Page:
The House Hundred

Portraits of a scene's past, present and future greats

We’re teaming up with Bulldog to select 100 essential people, places and projects in Belgian house music. From producers and DJs to record labels and festivals, these are the forces driving the homegrown house scene forward, one BPM at a time.

Mickey

Mickey

Mickael Bursztejn, DJ and founder at Kiosk Radio

Describe yourself, your background and what you do today.

My name is Mickaël Bursztejn, I started DJing when I was only 15 as a resident at Café Central. Three years later, I became a resident at Dirty Dancing, and then Libertine Supersport. This is how I got involved in the clubbing scene. After a few years of producing music in my bedroom with vintage synths, I sent my first demo to Dirk De Ruyck and released my first EP on Berlin-based label Relish Records in 2009. Ever since, I have had the chance to tour around the globe and I recently launched an online community radio called Kiosk with a bunch of friends in Brussels.

In your view, what makes Belgian house music what it is?

To me, Belgian house music is a reflexion of what our country is: a crossroad between different genres and cultures where people don’t take themselves too seriously.

What, to you, characterises the country’s unique nightlife?

From what I know, we have a very responsive crowd and good-quality parties. I truly think there’s a good party for every taste at least once a week in Belgium.

“Nightlife is an important part of society and it’s also a source of income for the city, so it shouldn’t be managed by some random politicians.”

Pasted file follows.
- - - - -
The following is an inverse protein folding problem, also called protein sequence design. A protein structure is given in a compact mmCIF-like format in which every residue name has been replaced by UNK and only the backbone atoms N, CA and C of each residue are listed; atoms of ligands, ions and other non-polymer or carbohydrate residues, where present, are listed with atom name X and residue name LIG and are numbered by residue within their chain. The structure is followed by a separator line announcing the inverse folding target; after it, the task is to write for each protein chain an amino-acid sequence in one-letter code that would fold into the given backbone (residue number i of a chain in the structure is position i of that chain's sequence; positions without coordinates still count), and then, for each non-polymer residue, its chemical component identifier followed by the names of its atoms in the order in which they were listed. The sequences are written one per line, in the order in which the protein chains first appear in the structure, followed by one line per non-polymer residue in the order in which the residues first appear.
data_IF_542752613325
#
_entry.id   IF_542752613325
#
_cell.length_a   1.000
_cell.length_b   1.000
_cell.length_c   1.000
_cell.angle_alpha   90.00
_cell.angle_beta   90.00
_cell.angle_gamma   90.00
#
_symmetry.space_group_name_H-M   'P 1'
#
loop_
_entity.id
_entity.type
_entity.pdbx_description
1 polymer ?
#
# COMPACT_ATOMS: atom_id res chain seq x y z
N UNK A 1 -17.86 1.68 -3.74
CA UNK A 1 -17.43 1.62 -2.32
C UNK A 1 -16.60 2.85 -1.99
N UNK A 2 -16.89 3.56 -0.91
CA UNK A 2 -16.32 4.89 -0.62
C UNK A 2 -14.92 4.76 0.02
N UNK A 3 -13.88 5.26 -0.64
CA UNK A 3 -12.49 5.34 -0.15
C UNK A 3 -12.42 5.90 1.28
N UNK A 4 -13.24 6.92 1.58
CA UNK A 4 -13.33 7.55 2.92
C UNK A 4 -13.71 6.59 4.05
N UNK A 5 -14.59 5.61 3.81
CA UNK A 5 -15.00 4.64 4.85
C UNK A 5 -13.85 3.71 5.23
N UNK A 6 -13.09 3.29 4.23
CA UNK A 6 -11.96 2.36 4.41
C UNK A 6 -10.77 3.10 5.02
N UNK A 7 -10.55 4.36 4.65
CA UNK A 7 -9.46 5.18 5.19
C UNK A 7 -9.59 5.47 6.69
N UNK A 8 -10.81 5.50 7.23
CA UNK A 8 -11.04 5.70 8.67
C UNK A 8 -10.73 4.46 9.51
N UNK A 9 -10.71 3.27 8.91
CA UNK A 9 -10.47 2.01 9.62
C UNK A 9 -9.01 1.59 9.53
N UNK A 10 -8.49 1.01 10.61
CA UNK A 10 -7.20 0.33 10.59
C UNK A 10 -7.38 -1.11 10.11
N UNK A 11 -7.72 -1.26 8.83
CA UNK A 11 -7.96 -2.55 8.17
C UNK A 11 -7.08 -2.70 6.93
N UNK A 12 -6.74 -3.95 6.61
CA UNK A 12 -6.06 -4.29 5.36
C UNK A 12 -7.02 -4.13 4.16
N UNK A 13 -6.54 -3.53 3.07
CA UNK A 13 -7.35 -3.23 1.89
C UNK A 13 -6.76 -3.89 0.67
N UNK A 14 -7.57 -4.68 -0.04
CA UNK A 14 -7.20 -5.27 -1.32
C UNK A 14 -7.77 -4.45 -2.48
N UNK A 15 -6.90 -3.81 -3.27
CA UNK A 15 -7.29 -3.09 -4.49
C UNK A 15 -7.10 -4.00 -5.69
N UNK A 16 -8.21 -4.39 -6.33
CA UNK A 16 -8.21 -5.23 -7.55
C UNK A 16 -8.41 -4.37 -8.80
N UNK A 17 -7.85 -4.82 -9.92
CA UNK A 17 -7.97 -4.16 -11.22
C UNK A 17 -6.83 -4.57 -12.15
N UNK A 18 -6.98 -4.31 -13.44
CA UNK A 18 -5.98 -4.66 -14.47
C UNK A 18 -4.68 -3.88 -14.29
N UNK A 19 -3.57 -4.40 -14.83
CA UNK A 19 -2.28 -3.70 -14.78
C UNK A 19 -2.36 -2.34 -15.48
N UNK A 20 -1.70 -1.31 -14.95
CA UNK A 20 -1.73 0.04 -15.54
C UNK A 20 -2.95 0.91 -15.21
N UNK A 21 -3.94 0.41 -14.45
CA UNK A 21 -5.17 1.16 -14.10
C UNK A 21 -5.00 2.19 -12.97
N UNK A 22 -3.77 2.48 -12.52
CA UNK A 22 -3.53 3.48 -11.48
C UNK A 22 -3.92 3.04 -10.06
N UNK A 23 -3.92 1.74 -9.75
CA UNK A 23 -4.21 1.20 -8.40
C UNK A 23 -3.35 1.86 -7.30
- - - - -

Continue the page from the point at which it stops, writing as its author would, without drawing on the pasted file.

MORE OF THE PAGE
What, in your opinion, is missing in Belgium nightlife-wise?

I’m not a promoter, but I know that venues are hard to find and the noise policies are getting ridiculously strict. In Brussels, I have noticed that the city is slowly becoming the main promoter of all major events, at the expense of promoters facing unfair competition. We should be thankful to all the dedicated professionals who work hard to keep our nightlife vibrant.

What do you think of the relationship between politicians and actors of our nightlife?

Nightlife is an important part of society and it’s also a source of income for the city, so it shouldn’t be managed by some random politicians. Unfortunately, it’s really hard to get anything from them unless you have personal connexions. All of this has an negative impact on the quality of our culture and our nightlife.

In your opinion, what are the key ingredients for a good night?

Two rules : respect each other and and let it all go.

If you had to pick three essential Belgian house music releases, what would they be?

It’s clearly one of the greatest producer of the country and one of the few who got signed on Carl Craig’s legendary label Planet E.

Fabrice Lig – Universal Tech

This track was released on Turbo around 7 years ago. It reminds me of the good old days at Dirty Dancing.

Compuphonic and Kolombo – Antimatter

This one remains one of the most famous Belgian house records of all time.

Junior jack – Thrill me 

If you could put together the line-up of your dreams, which top five Belgian acts would you book?

Telex, Allez allez, Nacht und Nebel, Chackachas and Antena.

Tell us about a memorable night out, good or bad.

I remember the first time I went to this party under a bridge in Tervuren in wintertime. You had to take the tram, walk accross the wood and you would end up at this crazy party with people freezing on some dope breakcore. When we decided to head back home, the sun was rising and it was snowing… I wasn’t even 15 so that’s a great memory from my youth.

What’s in the pipeline for you in the coming months?

I’m really busy with Kiosk Radio but once I’ll get a bit more space my schedule, I’d like to sit down and produce new music. I also have a score for a movie to get done for the end of this summer,